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What is the hardest to cope with with your ASD child's behaviour?

(67 Posts)
Cookingwine Mon 11-Apr-16 11:59:38

Just curious really, having an ASD child, (undiagnosed until she was 10) I find it extremely hard but cannot really pinpoint what is so hard. It is frustrating trying to explain to family and friends that every little thing is difficult, like getting dressed, washed, going anywhere, everything is a battle, that can result in her losing the plot and me shouting to get her to JUST DO IT. And that she can be so anxious and stressed with NORMAL things, that she cannot keep friends as she is demanding exclusivity and gets too intense.

PhilPhilConnors Mon 11-Apr-16 12:06:18

We've got better at dealing with the day to day stuff, but it's still hard.
The thing that I find harder than anything is others not believing us, so there's no opportunity really to vent in RL, or they don't understand, and judge ds's behaviour as naughty, and us as crap parents.
And people saying "Just playing Devil's advocate......" and having to hold back from saying "No, just fuck off!".

Ineedmorepatience Mon 11-Apr-16 13:23:52

Demand avoidance is the hardest thing for me!

Dd3 is a well behaved child but she avoids any demands placed on her! I am very creative and can usually get her to do what she needs to do but sometimes it is exhausting and I feel like yelling "Just bloody do it!" I dont because I know there is no point, she isnt being a pain she just cant do stuff that she percieves to be out of her control!

I grew a think skin about what other people think a long time ago!

zzzzz Mon 11-Apr-16 14:13:53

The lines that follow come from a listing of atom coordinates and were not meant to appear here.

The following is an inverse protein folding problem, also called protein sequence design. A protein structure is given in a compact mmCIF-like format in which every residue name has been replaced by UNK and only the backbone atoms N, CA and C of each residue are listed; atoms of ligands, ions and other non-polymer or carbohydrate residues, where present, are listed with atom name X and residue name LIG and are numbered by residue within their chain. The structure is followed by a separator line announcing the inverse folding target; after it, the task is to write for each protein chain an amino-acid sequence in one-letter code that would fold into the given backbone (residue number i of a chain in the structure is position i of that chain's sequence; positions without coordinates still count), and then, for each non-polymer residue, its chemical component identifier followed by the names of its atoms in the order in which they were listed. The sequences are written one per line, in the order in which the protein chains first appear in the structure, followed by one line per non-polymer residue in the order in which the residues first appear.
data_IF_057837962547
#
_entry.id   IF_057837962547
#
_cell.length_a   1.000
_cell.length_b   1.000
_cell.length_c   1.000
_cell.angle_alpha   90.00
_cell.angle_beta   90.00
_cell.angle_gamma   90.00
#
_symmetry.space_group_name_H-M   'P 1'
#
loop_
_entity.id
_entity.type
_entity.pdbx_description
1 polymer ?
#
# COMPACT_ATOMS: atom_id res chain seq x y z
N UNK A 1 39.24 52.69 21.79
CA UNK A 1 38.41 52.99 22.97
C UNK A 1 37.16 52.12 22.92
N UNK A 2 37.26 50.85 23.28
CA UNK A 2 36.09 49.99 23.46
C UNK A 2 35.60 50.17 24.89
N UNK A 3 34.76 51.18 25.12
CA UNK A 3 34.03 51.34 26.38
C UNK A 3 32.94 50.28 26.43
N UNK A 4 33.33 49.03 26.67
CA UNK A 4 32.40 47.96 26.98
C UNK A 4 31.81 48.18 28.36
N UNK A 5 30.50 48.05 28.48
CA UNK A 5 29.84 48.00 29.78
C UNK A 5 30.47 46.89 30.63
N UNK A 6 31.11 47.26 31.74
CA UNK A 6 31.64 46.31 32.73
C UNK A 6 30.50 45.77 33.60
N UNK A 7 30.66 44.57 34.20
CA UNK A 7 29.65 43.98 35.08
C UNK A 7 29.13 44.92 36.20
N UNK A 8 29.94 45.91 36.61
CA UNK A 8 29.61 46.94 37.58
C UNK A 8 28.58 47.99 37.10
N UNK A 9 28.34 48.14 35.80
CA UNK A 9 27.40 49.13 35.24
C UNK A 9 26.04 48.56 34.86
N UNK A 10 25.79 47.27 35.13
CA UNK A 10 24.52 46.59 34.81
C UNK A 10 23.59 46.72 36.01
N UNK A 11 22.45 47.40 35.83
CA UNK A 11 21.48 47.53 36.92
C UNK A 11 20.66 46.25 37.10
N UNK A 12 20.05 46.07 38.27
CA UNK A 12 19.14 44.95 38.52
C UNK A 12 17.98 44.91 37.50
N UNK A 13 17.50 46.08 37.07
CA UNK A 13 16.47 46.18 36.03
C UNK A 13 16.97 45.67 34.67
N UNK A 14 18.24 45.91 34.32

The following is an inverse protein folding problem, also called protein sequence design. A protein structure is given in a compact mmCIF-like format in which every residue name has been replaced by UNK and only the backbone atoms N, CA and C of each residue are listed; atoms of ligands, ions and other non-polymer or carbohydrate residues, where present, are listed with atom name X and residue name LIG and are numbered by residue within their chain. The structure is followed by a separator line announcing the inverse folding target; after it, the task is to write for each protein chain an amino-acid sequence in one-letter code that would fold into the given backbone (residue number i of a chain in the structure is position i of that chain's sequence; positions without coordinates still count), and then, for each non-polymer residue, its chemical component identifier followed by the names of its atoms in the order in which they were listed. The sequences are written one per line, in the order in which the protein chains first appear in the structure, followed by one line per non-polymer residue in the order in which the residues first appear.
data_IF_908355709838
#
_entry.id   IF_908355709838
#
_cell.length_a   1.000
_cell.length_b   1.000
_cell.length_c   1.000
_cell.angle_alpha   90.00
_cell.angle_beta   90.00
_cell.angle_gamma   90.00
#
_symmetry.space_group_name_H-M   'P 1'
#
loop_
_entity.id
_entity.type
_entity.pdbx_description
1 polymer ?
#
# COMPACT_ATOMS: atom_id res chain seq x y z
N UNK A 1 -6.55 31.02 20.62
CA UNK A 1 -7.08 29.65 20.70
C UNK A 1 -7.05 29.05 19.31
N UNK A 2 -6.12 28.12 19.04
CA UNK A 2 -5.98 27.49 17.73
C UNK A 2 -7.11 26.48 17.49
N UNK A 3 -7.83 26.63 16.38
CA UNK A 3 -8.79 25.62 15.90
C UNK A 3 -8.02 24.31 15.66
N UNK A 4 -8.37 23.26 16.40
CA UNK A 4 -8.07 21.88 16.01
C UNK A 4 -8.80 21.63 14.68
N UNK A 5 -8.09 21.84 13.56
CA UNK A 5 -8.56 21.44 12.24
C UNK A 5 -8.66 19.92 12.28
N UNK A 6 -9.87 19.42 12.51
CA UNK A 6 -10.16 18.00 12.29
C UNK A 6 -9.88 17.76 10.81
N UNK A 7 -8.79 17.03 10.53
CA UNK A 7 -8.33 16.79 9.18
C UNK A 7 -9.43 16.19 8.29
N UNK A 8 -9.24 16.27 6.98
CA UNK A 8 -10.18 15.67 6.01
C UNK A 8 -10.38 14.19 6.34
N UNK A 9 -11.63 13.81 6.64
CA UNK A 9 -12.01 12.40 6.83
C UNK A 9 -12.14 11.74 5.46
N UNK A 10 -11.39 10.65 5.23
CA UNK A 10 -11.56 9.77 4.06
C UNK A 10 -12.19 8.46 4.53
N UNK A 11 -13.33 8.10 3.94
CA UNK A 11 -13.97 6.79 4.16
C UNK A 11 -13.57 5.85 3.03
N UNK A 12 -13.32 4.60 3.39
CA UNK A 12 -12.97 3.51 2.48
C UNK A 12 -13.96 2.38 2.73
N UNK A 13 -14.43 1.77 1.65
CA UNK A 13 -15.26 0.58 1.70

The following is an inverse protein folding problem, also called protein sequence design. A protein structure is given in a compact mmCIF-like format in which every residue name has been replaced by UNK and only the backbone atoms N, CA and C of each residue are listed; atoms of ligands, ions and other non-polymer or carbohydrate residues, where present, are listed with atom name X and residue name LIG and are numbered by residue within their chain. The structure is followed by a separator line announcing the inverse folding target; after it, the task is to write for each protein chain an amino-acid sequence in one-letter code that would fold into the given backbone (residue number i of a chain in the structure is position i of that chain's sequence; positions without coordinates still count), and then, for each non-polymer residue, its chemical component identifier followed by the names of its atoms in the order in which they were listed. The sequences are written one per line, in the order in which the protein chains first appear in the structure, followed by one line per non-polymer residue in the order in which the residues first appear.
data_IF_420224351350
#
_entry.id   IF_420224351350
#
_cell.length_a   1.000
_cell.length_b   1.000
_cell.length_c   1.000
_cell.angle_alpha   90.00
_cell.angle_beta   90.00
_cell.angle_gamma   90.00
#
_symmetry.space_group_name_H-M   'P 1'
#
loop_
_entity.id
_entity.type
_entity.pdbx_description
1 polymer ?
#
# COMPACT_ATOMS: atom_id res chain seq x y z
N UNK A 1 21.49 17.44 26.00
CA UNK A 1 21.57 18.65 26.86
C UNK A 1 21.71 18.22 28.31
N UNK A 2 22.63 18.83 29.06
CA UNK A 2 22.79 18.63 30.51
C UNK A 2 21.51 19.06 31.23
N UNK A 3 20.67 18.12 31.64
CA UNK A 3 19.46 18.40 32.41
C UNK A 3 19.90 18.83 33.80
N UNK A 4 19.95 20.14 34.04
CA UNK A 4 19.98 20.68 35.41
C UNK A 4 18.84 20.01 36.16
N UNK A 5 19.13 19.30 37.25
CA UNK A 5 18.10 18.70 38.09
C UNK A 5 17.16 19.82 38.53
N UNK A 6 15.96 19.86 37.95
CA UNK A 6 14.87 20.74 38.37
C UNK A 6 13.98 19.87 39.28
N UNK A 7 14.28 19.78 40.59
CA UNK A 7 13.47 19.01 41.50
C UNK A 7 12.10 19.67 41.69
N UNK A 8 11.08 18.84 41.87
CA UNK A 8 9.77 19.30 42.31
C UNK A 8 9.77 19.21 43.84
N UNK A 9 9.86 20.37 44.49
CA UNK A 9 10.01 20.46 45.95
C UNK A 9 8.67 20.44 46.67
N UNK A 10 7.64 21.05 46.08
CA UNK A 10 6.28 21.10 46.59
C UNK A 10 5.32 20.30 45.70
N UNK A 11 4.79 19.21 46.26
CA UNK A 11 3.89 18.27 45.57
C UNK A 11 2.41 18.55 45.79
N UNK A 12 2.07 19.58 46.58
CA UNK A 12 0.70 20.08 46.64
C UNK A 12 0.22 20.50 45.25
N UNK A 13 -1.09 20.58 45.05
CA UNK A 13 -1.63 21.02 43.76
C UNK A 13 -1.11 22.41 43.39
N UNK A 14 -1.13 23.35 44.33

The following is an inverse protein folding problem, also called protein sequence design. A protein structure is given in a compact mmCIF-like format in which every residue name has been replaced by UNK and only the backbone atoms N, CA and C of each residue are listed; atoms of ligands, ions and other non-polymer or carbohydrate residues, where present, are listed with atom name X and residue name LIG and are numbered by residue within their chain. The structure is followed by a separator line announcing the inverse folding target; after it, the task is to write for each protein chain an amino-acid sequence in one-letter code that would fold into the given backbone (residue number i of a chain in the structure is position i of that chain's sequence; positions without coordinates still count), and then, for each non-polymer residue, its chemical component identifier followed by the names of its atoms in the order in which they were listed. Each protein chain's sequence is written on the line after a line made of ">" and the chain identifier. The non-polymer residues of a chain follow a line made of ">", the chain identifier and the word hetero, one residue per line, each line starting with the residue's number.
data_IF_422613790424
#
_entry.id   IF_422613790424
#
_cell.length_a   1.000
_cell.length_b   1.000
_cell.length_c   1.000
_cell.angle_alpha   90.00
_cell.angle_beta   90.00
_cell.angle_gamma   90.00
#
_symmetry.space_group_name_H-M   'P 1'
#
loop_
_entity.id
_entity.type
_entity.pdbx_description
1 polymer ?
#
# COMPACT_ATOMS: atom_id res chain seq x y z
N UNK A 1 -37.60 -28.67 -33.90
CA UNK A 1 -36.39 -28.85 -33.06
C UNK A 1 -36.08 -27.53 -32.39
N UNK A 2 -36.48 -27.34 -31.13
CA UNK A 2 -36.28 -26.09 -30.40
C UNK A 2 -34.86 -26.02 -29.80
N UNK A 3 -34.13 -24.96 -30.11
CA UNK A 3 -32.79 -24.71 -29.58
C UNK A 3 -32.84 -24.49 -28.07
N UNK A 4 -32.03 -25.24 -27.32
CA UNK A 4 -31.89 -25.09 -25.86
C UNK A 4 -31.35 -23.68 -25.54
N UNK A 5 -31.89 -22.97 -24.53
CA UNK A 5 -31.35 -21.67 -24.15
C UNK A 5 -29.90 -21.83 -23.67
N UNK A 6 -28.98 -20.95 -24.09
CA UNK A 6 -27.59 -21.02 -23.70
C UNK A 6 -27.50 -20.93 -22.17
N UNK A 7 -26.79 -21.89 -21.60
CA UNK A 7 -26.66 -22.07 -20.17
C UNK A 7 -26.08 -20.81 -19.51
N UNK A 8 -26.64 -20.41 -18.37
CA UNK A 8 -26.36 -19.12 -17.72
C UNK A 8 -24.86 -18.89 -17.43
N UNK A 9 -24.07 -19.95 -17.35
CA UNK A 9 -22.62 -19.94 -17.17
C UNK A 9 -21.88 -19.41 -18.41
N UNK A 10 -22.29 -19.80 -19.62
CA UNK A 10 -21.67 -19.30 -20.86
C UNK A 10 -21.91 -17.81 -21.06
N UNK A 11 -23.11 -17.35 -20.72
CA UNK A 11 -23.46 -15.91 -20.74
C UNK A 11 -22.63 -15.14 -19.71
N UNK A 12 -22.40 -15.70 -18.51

When it all goes wrong and he shakes with the awfulness and I can't help.

Cookingwine Mon 11-Apr-16 14:22:19

The hardest is to decide if she genuinely can't help it or if she is a pain. When she is motivated I know she can overcome sensory issues or other perceived annoyances. She was invited to a birthday party on Saturday, did really well once there, but we are paying the price ever since.

PolterGoose Mon 11-Apr-16 14:34:53

When she is motivated I know she can overcome sensory issues or other perceived annoyances

That sounds like you think if she tries harder she can do better. It really doesn't work like that. Overcoming our own sense of overwhelm (even for things we want to do) takes enormous personal resources and has a huge kick back. Being able to cope for a short while doesn't mean we can sustain it.

The hardest thing for me is schools not doing what they should and having to pick up the pieces of their failures.

Cookingwine Mon 11-Apr-16 15:21:50

Polter I take your point, and intellectually I think I get it, but in the spur of the moment, I tend to forgot or refuse to remember it, because not going out, or being late, because of trivial things REALLY get me fuming. The frustration is unbelievable. What is the alternative, to allow her to stay in her bedroom in her night dress all the time? I realise that some on this forum have given up and opted for home education etc.

onlyonesock Mon 11-Apr-16 15:43:53

Home education is NOT giving up. By any stretch of the imagination.

PolterGoose Mon 11-Apr-16 15:46:15

But they aren't trivial to her. Perhaps you need to deal with your own anger and frustrations flowers

And, yes, hats off to anyone who home ed's, no way is that giving up shock

knittingwithnettles Mon 11-Apr-16 15:50:07

yes, everything takes much much longer, and you have to allow a much longer "recovery" for normal activities. I find it helps to just lower my expectations for executive functioning considerably, and practice practice practice a few core things, like putting your clothes on, finding bus pass, plate in dw. And forget a lot of the normal things a child that age might do or help with.

When I wrote ds2's EHCP I was amazed by all the things he could DO...but then again, you would expect most child of 14 to be managing those things years ago. We are thrilled he can do them, that's the difference. Find his way home from I mile away. YAAAY! Wash his hair. YAAY!

Ds is home educated btw. It is infuriating some days because you see close up how incapable he is, but then good on other levels because it really doesn't matter when he is less organised, and he has become much more masterful in many ways (partly due to lack of anxiety or time stress)

Yes, I agree it is boiled frog territory though isn't...years of having to hassle someone to do stuff

onlyonesock Mon 11-Apr-16 15:50:27